Page:Popular Science Monthly Volume 23.djvu/703

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PRIMITIVE MAP-MAKING.

works have an important defect, which strikes the eye at once. They can not comprehend the great changes in the trend of the land toward the different points of the compass; but represent everything as running generally in the same direction. The student must, therefore, make himself accustomed to this straightforward mode of projection, in order to understand them aright. Abundant evidence, nevertheless, exists of the value of these maps in perfectly unknown regions. C. W. Parry acknowledges his obligations to a remarkable Esquimau woman, Iligliuk, for a map by the aid of which he discovered the Fury and Hekla Straits, sailing north from Hudson's Bay. Dr. I. I. Hayes speaks of a rude map of the coast from Cape York to Smith's Sound, on which all the inhabited places of Western Greenland were marked, that was made for him by the guide Hans. Franklin states that in his second voyage the Esquimaux, when inquired of, drew the outlines of the coast on the sand, divided it off by days' journeys, indicated the islands and their size and shape by heaps of gravel, marked the mountains with sand and stones, and inhabited places with sticks, and exhibited so much anxiety to be correct as to consult with each other on points respecting which any of them had doubts.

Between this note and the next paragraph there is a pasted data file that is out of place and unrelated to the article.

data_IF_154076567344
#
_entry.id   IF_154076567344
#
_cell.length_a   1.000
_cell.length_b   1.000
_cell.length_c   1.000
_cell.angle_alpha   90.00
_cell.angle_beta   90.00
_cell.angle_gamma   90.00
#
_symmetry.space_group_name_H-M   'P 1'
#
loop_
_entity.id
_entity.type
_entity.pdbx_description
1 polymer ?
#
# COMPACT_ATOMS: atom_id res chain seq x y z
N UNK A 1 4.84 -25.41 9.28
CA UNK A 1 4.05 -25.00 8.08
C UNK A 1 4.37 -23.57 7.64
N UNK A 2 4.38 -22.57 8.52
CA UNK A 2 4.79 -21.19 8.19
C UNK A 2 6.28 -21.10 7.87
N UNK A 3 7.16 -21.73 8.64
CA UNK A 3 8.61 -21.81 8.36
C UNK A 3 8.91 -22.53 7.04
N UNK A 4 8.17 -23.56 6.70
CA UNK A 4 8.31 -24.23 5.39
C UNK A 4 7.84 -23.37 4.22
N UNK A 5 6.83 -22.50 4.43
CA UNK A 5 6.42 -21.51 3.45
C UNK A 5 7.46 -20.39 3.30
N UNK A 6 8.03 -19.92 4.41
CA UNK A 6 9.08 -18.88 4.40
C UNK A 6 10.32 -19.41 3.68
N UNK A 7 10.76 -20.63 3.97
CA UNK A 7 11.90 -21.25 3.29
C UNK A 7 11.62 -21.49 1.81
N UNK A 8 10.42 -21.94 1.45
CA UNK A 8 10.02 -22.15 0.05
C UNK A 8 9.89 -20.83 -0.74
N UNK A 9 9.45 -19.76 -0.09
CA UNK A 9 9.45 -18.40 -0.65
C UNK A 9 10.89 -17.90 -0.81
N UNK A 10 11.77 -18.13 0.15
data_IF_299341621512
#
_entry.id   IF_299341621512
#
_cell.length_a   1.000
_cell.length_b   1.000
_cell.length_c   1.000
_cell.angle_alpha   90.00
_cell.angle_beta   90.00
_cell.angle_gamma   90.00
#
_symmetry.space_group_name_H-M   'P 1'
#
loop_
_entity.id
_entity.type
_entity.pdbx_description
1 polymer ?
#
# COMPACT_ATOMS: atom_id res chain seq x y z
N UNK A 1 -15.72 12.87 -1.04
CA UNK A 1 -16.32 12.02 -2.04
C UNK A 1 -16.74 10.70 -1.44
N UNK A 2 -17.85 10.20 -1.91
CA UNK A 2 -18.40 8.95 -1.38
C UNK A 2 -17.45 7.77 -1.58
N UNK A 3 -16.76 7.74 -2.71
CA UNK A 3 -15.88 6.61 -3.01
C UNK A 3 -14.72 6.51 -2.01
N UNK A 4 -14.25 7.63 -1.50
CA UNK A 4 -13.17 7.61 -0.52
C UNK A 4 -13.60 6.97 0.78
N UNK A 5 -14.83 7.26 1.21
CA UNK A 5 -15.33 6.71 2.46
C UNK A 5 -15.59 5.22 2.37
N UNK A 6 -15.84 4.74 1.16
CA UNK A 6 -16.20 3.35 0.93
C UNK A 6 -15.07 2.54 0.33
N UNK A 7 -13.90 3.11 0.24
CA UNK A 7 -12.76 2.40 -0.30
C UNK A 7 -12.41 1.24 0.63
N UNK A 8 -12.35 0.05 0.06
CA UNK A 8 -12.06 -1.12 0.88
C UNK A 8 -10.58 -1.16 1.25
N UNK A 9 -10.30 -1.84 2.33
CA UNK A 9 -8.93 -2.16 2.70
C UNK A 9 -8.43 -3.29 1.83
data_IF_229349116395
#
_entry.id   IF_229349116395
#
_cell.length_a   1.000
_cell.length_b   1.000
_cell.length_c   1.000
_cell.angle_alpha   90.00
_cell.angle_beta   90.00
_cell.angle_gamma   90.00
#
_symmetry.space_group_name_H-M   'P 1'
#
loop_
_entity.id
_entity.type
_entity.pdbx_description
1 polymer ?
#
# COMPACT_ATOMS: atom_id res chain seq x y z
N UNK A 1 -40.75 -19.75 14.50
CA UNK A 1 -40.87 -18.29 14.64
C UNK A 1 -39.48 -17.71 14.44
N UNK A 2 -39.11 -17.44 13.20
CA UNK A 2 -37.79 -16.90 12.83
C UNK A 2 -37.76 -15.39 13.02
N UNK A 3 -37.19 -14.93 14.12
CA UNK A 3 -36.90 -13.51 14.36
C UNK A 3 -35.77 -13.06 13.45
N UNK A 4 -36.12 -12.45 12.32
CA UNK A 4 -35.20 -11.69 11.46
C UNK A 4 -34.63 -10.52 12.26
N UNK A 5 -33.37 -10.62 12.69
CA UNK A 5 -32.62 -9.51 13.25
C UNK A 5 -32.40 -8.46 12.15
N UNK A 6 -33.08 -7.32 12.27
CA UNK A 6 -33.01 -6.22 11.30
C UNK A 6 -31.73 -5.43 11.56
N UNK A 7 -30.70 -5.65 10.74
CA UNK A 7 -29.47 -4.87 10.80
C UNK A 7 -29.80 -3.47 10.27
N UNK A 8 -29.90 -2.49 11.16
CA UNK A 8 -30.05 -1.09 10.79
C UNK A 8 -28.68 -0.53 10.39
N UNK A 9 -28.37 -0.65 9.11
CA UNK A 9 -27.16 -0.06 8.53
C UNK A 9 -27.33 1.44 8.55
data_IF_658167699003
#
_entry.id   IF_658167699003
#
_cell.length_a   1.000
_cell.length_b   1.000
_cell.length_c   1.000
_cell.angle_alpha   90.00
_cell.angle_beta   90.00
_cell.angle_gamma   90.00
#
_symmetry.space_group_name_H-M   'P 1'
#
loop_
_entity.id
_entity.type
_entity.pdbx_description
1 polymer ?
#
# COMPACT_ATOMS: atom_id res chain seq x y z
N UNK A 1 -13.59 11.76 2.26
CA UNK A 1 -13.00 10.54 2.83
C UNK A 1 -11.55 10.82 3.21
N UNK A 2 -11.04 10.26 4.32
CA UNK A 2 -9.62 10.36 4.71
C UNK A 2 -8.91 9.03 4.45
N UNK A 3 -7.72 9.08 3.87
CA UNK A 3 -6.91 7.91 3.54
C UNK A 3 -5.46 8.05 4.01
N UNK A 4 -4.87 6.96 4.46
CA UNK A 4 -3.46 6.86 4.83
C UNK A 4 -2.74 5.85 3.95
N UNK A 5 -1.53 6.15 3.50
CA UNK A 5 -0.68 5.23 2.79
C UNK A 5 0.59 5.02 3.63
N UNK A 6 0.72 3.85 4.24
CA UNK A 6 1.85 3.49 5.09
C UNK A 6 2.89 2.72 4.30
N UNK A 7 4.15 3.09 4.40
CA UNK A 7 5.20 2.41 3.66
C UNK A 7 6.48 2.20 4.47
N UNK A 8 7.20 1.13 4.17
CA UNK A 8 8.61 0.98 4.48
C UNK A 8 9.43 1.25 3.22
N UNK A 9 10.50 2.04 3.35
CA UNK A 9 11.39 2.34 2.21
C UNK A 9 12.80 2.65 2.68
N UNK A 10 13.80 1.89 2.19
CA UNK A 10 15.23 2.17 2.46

An autograph map by an Esquimau of his own home may be seen in the Royal Hand-bibliothek at Stuttgart, where it is catalogued under the name of "Niakuntigok"; and I have noticed other drawings of Esquimau maps in Hall, and in the journal "Globus" for 1877.

Drake, in his "Book of the Indians," gives several examples of maps by the North American aborigines. The efforts of these people are of interest enough to deserve a more special account. Drawings in the sand are frequently mentioned as made by them; as, for example, by Mackenzie, by Lieutenant Whipple of the Kiowumis, and by Captain J. Jacob of the Haidas on Vancouver Island. The Indians have not, however, rested satisfied with these primitive methods of representation, but have, like some Esquimaux and Polynesians, made the great step of the discovery of portable maps, and have even made more advanced efforts in this art, and far more extensive applications of it, than the others. Their maps furnish correct data with reference to the roads and coast-lines, and also to whole districts, with the rivers, mountains, towns, and the connecting roads, and have the days' journeys carefully marked on materials of the most diversified character. Heckewelder and De Smet describe maps that were made with ashes and coal on pieces of bark and deer-skin; Hunter saw in Carolina plans of whole districts on the blankets of the chiefs, with the boundaries of the different hunting-grounds carefully marked off. The chiefs of many tribes were in the habit of keeping portable maps filed, and already attached great value to them when they first came in contact with Europeans, certainly before they had had an opportunity to learn the use of maps from them. Travelers of the seven-